Once the compressed air in the pipe extending to 300 ft depth below the surface has displaced that column of seawater (requiring only about 150 psi pressure at the air pump floating on the ocean surface), there is no longer any water “pumping” . . . only pumping of relatively low density air at relatively low velocity: if designed to occur at a Reynolds number slightly above the laminar-turbulent transition point, the air flow will have a relatively low frictional loss-coefficient.

The concept is analogous to the air-stone bubbler in an aquarium tank, which pumps only air.

The thin layer of surface waters cannot be used in this concept because any given bubble (smaller size is better) needs to transverse a long path length through the seawater to maximize the “scrubbing” out of CO2 at its very low concentration of ~410 ppmv.

Again, the energy to provide this air compression and design flow rate is supplied via solar cells on the platforms (perhaps supplemented by some storage batteries for load-leveling during periods of overhead-transiting clouds) . . . the overall number of hours of operation per day just affects to overall efficiency of the automated, non-manned platform system.

Reply to  Gordon A. Dressler
January 27, 2021 12:04 pm

Earth’s atmospheric mass is 5.1 x 10^18 kg or 5.1 x 10^15 tons or
5100 trillion tons, and could assume you want move 1 trillion tons
per year, and compressing 1 trillion tons air at 150 psi seems costly
in terms energy cost, and assumed if didn’t have compress air as much
as 150 psi, it would use less energy.
I have given this idea much thought, but I have considered to need to make
hundred of tons air, as relates to idea of what call pipelauncher, which launches rockets and needs lot of air. And cause I am lazy, I simplify it, by assuming one buy liquid air which per ton and in bulk, could buy for about $100 per ton, as I am aware one buy liquid oxygen rocket fuel for about 10 cents per kg. And so as rough guess, the electrical cost of making 1 trillion tons of 150 psi could be somewhere around 100 trillion dollars, though maybe 50 trillion or less. And also interested is size of current global electrical market which somewhere around a few trillions of dollar per year.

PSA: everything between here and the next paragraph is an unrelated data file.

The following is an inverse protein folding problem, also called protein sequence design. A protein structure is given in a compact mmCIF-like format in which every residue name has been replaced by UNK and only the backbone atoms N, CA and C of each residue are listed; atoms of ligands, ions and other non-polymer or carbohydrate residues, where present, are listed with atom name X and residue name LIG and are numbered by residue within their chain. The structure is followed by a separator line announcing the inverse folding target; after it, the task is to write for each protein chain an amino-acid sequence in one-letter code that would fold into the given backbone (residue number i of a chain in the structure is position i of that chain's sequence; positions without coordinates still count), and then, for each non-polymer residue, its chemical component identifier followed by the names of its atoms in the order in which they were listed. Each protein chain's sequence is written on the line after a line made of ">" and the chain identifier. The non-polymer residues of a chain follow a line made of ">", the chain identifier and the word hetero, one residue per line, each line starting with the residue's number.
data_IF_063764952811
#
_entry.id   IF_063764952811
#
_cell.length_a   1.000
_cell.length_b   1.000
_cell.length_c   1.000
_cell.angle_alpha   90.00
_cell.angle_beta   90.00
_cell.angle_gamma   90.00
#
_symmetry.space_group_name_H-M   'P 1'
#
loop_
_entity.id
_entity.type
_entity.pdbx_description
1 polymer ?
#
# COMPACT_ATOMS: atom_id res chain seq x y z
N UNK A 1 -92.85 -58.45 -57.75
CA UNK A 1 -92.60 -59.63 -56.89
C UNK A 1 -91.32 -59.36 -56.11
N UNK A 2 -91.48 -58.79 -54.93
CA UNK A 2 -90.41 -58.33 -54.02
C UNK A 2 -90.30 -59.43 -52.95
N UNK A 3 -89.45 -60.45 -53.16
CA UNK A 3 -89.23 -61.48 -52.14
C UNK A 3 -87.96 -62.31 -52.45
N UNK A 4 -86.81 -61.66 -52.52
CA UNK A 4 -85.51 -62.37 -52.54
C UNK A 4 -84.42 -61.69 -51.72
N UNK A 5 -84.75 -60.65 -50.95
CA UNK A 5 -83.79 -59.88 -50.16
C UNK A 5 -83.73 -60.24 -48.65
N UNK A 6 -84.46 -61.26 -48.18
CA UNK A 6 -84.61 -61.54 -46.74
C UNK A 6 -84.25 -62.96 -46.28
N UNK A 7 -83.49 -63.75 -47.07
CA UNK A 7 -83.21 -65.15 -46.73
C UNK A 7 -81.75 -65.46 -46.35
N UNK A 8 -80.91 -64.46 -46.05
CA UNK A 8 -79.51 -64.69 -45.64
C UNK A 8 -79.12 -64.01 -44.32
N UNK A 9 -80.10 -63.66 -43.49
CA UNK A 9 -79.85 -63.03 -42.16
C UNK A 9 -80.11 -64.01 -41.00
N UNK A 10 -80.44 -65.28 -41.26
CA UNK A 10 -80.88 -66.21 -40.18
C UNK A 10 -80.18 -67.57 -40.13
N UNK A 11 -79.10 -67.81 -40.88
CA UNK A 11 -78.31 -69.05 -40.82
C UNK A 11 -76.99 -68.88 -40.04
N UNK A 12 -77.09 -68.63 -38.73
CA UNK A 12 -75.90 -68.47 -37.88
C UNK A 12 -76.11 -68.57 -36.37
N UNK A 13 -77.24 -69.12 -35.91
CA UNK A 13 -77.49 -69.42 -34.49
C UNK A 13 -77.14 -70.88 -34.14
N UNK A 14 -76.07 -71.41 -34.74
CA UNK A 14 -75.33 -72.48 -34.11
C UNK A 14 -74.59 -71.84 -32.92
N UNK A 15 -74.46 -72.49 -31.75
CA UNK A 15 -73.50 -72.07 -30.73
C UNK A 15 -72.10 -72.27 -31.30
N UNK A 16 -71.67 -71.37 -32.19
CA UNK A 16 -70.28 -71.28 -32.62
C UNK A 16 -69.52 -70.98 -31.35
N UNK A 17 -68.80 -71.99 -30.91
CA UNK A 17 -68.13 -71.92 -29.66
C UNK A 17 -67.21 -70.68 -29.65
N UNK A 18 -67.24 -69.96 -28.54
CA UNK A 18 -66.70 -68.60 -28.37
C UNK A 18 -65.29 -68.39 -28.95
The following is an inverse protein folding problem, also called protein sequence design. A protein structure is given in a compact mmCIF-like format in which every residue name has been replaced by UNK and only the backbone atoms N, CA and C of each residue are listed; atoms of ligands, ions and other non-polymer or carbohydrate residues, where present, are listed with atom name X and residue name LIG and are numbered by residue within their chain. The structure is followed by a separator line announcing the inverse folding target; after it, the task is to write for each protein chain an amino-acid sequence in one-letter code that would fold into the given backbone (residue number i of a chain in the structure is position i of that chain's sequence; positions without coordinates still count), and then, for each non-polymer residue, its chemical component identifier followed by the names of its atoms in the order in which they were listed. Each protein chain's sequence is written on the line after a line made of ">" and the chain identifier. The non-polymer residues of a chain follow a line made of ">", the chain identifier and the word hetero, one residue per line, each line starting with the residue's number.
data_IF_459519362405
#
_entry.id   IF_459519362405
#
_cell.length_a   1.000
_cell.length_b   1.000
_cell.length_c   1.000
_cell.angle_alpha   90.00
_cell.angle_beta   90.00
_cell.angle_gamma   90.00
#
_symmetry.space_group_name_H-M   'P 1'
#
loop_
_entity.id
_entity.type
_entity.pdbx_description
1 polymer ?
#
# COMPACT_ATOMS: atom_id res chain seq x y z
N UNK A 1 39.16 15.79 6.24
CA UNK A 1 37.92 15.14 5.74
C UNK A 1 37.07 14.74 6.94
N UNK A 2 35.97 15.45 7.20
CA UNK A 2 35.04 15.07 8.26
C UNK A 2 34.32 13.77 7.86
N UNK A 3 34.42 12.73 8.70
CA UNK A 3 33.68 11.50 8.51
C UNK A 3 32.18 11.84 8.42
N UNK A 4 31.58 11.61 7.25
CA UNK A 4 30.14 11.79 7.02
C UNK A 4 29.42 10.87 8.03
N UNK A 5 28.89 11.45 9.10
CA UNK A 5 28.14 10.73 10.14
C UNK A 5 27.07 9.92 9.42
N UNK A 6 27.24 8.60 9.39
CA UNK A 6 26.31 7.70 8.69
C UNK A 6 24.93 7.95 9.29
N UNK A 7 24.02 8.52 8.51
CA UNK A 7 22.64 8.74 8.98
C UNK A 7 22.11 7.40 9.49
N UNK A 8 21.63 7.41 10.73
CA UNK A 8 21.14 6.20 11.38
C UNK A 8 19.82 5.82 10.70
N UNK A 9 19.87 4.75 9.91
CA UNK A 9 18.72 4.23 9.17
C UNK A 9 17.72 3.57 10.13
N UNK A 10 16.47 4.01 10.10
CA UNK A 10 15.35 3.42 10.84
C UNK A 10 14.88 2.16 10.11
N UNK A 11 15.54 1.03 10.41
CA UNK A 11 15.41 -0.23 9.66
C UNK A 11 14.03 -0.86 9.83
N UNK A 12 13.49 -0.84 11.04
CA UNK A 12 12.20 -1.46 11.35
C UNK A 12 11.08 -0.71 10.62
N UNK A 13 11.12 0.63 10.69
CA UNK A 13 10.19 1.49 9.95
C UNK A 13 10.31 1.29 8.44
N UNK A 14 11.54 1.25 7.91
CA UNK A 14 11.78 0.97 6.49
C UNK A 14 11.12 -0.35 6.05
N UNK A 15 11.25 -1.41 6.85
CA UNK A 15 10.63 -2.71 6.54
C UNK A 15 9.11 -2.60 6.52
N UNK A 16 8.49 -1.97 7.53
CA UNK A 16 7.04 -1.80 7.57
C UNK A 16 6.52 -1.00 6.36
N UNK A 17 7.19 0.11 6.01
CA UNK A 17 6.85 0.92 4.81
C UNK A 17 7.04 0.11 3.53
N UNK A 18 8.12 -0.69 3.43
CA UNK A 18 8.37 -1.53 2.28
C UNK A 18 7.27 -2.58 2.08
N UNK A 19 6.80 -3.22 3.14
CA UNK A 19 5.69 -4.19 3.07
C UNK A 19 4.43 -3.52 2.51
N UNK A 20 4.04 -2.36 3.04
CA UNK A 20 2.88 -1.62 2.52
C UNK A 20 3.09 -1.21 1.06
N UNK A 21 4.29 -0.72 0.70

And I don’t think it cost very much to move 1 ton of water at say 10 mph- if was ocean cargo transport would be quite expensive, and it’s cheapest shipping cost per mile. And looks yearly shipping is “total cargo tonmiles were estimated at 58,812 billion”
So doing 58 trillion ton per mile, which is lower than I imagined. And btw also imagine if want make them run off electrical engines it would require lot electric power {which might do if one got electrical power from space}.

Anyway, like said didn’t give much thought to this, but I was assuming large diameter water pipes, such as 10 meter in diameter, but didn’t consider how much air going into it, that could moving, and say 5 meter a second [10.23 mph}
Cross section of 10 meter diameter is 78.5 square meter times 5 meters
is 392.5 tons per second and in say hour, 1,413,000 tons and per year, times
8,760 which is 12,377,880,000 tons.
And some small portion of that would the air carried by the water.
And what have is big siphon, which needs energy to over come frictional
loss of water going pipe, and exiting at 10 mph. Oh, and turning the corner at the top. And make corner, assume it’s a 100 meter diameter arc or 50 meter radius, and you wanted depth 300 feet or 100 meter, say top of arc is 5 meters below the surface {or deeper to avoid surface waves having much effect]. How fast do air bubbles rise.